PokémonGo microcosm and personal learning
Posted October 26, 2016on:
There are very few things that bring me to Facebook (FB). One of those things is Pokémon Go (PoGo).
There is a local FB group where PoGo gamers share their thoughts and conquests. The group is one of several resources I visit to learn how to play the game better.
I found that group to be a microcosm of the larger gaming world. In practically any online discussion of games, you might find:
- Sharing: Of new articles, opinions, photos, videos, and other artefacts of the game.
- The asking of questions: People who need help ask the community for tips, advice, and solutions to problems.
- The answering of questions: People respond to those questions and some replies are more helpful than others. In the case of Pokémon Go, a few curate lists and markup maps of spawn nests.
- The asking of questions without reading first: There will always be some who do not bother to find out the history of the group or to scroll down and read what was shared in the feed moments earlier.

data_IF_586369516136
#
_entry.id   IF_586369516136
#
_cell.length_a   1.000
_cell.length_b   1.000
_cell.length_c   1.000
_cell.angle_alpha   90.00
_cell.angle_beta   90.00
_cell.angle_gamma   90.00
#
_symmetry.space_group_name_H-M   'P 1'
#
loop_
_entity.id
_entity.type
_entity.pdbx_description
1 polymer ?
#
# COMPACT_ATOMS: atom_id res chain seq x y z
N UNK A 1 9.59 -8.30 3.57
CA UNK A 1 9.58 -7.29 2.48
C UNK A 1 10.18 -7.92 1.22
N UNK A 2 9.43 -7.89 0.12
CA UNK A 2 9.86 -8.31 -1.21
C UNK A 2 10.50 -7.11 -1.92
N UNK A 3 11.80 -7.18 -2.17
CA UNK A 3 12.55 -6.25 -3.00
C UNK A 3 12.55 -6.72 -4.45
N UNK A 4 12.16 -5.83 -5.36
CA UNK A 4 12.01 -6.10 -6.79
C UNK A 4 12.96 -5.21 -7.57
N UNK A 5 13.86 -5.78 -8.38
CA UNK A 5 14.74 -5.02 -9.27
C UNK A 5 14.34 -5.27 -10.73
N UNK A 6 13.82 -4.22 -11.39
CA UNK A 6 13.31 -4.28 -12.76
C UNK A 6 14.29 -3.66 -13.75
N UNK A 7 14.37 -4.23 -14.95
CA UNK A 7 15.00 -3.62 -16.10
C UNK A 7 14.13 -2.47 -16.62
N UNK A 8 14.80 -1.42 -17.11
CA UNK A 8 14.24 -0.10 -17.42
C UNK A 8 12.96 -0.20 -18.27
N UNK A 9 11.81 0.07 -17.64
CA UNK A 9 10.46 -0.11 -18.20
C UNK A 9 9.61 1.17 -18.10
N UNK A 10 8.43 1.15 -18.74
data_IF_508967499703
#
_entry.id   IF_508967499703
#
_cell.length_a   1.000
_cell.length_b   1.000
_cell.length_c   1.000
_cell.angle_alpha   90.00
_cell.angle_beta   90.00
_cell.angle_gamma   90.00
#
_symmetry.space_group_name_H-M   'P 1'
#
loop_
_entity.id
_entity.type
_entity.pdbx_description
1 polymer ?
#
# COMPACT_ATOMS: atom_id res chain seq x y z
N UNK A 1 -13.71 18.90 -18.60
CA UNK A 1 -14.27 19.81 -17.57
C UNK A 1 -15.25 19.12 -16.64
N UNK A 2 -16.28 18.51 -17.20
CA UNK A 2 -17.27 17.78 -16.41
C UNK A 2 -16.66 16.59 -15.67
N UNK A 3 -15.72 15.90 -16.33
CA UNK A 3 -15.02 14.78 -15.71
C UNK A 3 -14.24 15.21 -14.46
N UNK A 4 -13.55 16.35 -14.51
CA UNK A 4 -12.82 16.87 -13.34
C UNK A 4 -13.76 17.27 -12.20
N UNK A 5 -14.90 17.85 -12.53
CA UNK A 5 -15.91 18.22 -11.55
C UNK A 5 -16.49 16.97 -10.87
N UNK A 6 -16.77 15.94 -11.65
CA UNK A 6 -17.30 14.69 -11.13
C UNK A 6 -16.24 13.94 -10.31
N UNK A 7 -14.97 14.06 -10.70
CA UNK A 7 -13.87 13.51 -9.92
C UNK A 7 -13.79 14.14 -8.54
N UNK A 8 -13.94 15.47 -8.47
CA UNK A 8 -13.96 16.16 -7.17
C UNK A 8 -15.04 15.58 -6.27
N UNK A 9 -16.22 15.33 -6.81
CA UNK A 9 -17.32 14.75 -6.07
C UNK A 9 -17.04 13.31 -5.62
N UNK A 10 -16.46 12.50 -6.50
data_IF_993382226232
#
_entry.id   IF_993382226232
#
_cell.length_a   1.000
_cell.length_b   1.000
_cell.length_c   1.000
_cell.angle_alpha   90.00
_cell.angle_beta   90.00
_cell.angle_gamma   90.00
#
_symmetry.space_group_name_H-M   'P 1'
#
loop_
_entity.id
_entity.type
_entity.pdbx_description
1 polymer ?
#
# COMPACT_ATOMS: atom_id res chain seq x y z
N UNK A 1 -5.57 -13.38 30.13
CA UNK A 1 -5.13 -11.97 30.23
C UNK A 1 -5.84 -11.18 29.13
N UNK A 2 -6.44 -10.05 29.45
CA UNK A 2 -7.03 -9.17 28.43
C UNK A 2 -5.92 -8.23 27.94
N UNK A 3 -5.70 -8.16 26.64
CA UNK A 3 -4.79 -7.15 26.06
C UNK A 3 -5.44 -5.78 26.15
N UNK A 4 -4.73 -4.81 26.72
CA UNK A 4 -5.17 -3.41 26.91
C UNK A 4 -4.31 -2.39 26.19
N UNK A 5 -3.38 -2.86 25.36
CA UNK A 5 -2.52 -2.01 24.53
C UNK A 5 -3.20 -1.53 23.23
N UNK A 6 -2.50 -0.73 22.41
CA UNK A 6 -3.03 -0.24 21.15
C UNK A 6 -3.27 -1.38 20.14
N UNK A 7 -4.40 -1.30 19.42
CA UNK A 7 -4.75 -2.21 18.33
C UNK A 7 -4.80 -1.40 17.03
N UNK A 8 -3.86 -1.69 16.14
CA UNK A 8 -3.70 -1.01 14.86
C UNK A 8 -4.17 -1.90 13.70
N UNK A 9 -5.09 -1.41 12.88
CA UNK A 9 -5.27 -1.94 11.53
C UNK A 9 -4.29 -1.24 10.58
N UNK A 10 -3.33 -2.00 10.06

- Curt answers: Someone will invariably tell off those that do not do their legwork or homework.
- Negativity: Examples might include some form of complaining, trolling, or insulting.
- Self-policing: If there is a moderator, he or she might have stern words with offenders or ban them from the group. Moderators of groups in FB and Google+ might also leave the group to police itself.
Such a microcosm is self-supporting and self-sustaining. Membership is loose, but roles might eventually develop among those that stay.
For me, this is a perfect example of personal learning, not the artificial effort to personalise or tailor “learning” that vendors push.
The current offerings and rhetoric on “personalised learning” are often more about differentiated instruction than about learning. This is a closed and expensive affair that is tied to LMS, learner analytics, and anything else that can be packaged to make money. Pedagogy is removed as much as possible in favour of automatic and rudimentary algorithms.
In the PoGo group, the platform open and free, and the participants self-organise around a common passion. They teach and learn from one another as co-learners. Involvement is personal as is the learning. While this approach does not suit every context and circumstance, it can account for a sizeable portion. So why turn to personalised learning solutions when personal learning can happen more organically?